Face Replacement Results
Team Members
  • Shahzad Malik
    Report and Presentation Slides
    This page shows the results from the Digital Face Replacement project. For a more thorough discussion of the system, please download the full report which is available in PDF format.

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    The ability to automatically replace a face in a photograph with that of another person has huge implications in the entertainment and special effects industries. For example, consider a Hollywood stunt double performing a dangerous routine while remaining in full-view of the camera, and then having a post-processing step that automatically replaces each instance of the stunt double's face with that of the desired actor. Or imagine watching your favorite movie where the lead actor's role is seamlessly replaced with your own face.

    While there are many different components that are needed in order to fully realize such a system, the focus of this project is on a system to capture the illumination condition across a human face in a single 2D image, and then applying this lighting onto some replacement face. This newly lit replacement face can then be seamlessly merged into the original photograph.

    Example #1
    This image shows the face replacement algorithm being applied to an arbitrary portrait of an individual's face. The image at the left is the original, untouched image. The middle image represents a front-facing, fully-lit target image that we wish to place over top of the original face. The image to the right is the final result of the face replacement. Notice that the lighting has been recreated fairly well, and the skin tone around the new photograph is fairly consistent. The algorithm failed to convert some of the extremely bright areas of the original face (such as the forehead and neck) during the replacement process, largely due to the use of a simple flesh detection algorithm. One other problem is the new "manly" facial features that the replacement face has taken on. This is because the original face had a relatively long and sharp chin, whereas the replacement woman has a soft and rounded chin. The algorithm currently does not take this into consideration.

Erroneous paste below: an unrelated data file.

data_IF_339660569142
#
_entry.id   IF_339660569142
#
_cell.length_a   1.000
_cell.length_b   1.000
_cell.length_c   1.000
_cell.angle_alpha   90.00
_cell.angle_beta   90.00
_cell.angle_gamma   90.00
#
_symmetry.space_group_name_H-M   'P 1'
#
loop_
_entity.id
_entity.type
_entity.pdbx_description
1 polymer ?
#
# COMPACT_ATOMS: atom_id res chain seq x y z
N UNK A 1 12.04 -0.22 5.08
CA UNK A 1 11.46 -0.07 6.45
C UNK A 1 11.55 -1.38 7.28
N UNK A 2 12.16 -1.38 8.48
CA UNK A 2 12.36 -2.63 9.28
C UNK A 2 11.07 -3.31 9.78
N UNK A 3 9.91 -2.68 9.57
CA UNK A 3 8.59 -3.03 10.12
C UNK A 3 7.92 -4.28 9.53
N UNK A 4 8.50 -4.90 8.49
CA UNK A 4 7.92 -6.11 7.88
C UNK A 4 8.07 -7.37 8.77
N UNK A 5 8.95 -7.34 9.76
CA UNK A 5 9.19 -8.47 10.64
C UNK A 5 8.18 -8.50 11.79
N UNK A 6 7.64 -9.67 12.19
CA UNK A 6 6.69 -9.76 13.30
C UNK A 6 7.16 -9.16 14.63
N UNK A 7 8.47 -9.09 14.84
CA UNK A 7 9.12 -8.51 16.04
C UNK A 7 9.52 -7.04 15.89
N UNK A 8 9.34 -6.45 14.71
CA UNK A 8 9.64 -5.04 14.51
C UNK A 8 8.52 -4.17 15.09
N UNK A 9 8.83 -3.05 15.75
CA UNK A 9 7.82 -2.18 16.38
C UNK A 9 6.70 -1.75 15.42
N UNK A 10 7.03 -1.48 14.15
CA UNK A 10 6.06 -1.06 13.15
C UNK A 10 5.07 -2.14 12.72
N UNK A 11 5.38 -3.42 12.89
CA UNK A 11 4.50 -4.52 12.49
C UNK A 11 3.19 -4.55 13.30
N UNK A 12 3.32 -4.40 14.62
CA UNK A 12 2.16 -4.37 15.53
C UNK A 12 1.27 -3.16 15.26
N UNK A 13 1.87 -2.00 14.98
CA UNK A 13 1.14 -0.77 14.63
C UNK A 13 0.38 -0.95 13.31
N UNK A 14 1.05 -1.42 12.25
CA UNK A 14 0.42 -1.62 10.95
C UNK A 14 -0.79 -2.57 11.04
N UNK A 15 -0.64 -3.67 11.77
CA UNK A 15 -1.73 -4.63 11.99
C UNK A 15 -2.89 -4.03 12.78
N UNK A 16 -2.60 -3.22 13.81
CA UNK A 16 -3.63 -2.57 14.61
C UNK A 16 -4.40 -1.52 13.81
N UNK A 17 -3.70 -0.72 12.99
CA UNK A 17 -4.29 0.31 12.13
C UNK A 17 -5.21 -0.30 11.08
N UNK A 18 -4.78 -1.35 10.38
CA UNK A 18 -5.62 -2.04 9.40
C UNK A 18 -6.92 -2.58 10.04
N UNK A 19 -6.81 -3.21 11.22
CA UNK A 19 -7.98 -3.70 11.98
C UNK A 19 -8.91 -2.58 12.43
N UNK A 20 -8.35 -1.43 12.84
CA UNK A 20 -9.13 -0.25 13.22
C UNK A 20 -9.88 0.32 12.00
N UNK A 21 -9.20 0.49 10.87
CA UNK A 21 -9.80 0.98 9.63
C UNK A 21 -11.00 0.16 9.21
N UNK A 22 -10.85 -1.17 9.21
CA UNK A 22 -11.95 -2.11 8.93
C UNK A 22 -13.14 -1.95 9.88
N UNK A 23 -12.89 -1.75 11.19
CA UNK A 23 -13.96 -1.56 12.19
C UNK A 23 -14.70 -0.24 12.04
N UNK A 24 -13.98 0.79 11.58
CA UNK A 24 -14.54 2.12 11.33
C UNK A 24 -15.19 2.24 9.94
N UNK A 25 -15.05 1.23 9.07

Example #2
    This image shows the face replacement algorithm being applied to the same original photograph in the previous example, but with a new replacement face. Notice that the final output image exhibits the same problems as the previous result, namely the bright spots in the top right area of the forehead and the bottom right area of the neck. Nevertheless, the remaining parts of the conversion are convincing.

    Example #3
    This image shows how the algorithm handles head poses that are not necessarily front-facing. The image at the left is the original picture, and the image in the middle is the new image after replacing Steven Seagal's face with the person on the right. While the result is fairly good, there are a few noticeable problems. The first is a lack of expression on the new face, which is clearly evident in the original. Another problem is the lack of shadows in the jaw area of the replaced face. Additionally, the replaced face exhibits somewhat of a "plastic" look, largely due to our use of a use of a Lambertian reflectance model.

    Example #4
    This example shows what happens if our flesh detection algorithm fails. The photograph on the left is the original image. The middle image shows the detected flesh pixels in white. Notice how some of the background pixels have been classified incorrectly as flesh pixels. Since these pixels are connected to the facial flesh area, our flood fill algorithm also considers the connected background pixels as flesh as well. As a result, the face replacement image to the right also has some background and hair pixels being incorrectly converted to the new replacement face flesh tones.

    Example #5
    This example image shows the result of augmenting some virtual object into the original scene to see how it becomes illuminated. In this case, we augment a virtual checkered hat onto Steven Seagal's head. Notice how the light estimation is fairly accurate, causing the hat to be realistically illuminated from the left of the scene.

    Copyright © 2003 Shahzad Malik
    Last updated: January 27, 2003